He said the Smokies are “different every time you look at them, breathtaking in the morning and romantic at sunset. The mountains are vast and beautiful and make you feel alive and at peace.”
Shayna Roosevelt, Muir Woods National Monument
Despite now living on the East Coast, Shayna Roosevelt considers the Bay Area her true home. While there, she used to visit redwoods on a weekly basis and even planted 24 of them in her backyard. “I’ve always found peace in redwood groves,” she said. “They’re a place where you can physically see the future spring up from the past.”
Her family history also played a role in her choice. Theodore Roosevelt, her great-grandmother’s uncle, declared Muir Woods a national monument in 1908, and the United Nations held a memorial service in Muir Woods for her great-grandfather, Franklin D. Roosevelt.
Her design reflects the many walks she took in Muir Woods and her background as a textile designer. She hopes people viewing her poster will experience some of the magic and respect she feels when walking through redwoods. “To realize that those trees have existed, and will continue to exist, for so much longer than we ever will is humbling and awe-inspiring,” she said. “I’m constantly amazed by the power of nature to transform and survive no matter how much we throw at it.”
Matt Brass, Gettysburg National Military Park
Matt Brass based the busts in his posters on historical portraits, and the background is a combination of present-day landscape and battle imagery.
“I liked the juxtaposition of the formal portraits with the conflict in the background,” he said. “The Civil War was a painful coming of age for the country; there is a heaviness and pain and dignity to it. I wanted these pieces to have some weight to them to convey this.”
Luis Prado, Zion National Park
Luis Prado has visited several parks but hasn’t been to Zion yet. He researched photographs and read about Zion to learn more about the park. “I found it interesting that one of its entries was by tunnel—The Zion-Mt. Carmel Tunnel,” he said. “I imagined a family car with a kid or two, ready for adventure, coming out of the tunnel and discovering the park in all its splendor.”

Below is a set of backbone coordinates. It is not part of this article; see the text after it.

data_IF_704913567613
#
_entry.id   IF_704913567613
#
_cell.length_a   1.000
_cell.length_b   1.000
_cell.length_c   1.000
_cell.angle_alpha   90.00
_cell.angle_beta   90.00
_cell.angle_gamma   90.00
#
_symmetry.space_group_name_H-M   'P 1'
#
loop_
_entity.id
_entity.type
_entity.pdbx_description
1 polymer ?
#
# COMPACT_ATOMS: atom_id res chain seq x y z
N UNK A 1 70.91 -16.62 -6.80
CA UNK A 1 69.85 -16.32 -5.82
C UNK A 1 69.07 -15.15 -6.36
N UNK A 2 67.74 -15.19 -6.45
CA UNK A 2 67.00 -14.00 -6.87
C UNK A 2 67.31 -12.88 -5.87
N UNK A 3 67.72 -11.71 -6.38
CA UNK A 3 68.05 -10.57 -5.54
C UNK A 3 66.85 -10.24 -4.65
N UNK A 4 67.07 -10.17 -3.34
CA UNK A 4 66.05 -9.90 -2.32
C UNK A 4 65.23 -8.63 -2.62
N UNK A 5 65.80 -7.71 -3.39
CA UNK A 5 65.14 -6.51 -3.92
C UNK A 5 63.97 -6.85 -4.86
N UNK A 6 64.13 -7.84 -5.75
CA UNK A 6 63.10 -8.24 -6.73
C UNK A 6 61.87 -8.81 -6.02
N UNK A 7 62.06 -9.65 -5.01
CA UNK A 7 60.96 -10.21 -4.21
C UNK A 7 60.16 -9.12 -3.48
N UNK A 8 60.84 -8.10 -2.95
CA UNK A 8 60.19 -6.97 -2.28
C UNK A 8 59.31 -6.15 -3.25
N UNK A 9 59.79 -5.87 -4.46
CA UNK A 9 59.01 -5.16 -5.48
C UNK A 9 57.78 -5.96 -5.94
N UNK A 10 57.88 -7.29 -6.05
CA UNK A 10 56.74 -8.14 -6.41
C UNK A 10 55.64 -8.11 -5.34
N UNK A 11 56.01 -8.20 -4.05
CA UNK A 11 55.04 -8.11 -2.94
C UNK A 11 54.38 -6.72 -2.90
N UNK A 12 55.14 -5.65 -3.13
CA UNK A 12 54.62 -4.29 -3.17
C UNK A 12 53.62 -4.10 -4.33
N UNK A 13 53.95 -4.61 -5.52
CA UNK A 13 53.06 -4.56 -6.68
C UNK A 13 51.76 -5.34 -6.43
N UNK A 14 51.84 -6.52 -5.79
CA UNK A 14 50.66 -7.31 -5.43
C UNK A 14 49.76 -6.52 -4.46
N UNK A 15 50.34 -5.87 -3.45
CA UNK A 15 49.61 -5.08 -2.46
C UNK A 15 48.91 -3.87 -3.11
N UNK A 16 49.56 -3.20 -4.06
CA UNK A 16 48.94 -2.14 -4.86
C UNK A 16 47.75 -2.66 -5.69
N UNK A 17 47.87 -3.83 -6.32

Prado said he was attracted to the project because he loved the original series. “My designs are attempts to honor those original posters,” he said. “I tried to keep their style sensibility.”
Roberlan Borges, National Park of American Samoa
Roberlan Borges, who lives in Brazil, said that as he started conducting research about national parks for the project, some really grabbed his attention.
“The shapes and colors I saw in photos of the Samoa park were really mesmerizing,” he said. “I tried to make a geometric design as a way of enhancing the natural beauty of the park.”
Alyssa Winans, Hawai`i Volcanoes National Park
Hawai’i Volcanoes National Park is a place Alyssa Winans wishes she could visit someday. “The park seemed unique in that much of the beauty is a hint for something even grander happening beneath the surface that we really can’t experience directly. It’s an intriguing concept for a park experience!” she said. “I wanted to give some sort of indication of this through my illustration of (imagined) volcanic gas, one of the major indicators of the inner workings of the volcano. I hope that viewers come away with some sense of tranquility and a desire to learn more about this special location.”
See more Creative Action Network posters on NPCA’s Instagram feed over the next ten days and at SeeAmericaProject.com.
About the author
Nicolas Brulliard Senior Editor
Nicolas is a journalist and former geologist who joined NPCA in November 2015. He writes and edits online content for NPCA and serves as senior editor of National Parks magazine.